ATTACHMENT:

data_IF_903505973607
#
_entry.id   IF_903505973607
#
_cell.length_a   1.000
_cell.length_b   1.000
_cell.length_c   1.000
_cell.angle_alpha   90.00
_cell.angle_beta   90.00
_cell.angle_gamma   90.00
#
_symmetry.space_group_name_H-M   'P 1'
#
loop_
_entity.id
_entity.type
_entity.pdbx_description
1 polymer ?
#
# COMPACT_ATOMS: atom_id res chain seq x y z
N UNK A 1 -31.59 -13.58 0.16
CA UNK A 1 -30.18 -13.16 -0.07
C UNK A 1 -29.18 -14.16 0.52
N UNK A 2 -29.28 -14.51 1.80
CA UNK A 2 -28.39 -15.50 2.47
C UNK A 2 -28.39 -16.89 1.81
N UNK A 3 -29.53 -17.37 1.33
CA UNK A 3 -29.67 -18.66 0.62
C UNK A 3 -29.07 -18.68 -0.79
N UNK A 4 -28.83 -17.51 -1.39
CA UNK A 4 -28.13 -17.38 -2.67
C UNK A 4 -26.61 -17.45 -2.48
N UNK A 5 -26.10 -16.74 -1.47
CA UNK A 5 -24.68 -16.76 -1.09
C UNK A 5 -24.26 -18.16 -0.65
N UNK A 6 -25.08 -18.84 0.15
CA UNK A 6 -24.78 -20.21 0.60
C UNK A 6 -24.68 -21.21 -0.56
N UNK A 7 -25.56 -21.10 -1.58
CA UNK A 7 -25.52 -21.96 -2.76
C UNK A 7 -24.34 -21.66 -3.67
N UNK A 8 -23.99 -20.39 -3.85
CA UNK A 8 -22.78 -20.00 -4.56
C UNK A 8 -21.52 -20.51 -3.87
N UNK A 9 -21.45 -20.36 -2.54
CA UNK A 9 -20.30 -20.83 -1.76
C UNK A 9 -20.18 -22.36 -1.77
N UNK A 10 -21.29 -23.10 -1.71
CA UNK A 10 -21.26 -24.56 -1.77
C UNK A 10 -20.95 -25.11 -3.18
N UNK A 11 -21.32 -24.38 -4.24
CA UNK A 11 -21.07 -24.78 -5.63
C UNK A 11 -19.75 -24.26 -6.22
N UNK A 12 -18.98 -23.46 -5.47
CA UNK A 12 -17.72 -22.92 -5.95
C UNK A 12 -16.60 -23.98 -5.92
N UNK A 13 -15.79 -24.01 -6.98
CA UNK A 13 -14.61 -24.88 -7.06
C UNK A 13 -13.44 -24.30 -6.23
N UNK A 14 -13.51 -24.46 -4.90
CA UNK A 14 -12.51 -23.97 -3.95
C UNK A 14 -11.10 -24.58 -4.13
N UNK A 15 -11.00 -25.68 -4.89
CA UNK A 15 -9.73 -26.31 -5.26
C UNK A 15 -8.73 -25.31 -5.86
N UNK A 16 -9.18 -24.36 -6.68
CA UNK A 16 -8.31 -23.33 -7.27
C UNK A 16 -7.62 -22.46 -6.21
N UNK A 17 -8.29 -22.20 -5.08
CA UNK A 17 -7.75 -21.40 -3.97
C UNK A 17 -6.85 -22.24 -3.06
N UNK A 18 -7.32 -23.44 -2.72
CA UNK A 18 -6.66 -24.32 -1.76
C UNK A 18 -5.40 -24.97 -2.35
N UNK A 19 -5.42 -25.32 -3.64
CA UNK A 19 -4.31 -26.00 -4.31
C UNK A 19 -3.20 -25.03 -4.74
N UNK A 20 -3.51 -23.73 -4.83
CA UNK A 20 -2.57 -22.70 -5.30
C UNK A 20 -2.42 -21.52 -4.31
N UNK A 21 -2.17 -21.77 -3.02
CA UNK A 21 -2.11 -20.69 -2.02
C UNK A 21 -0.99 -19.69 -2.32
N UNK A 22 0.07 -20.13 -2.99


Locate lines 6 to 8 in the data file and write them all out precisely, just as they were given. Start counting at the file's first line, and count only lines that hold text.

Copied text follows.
_cell.length_b   1.000
_cell.length_c   1.000
_cell.angle_alpha   90.00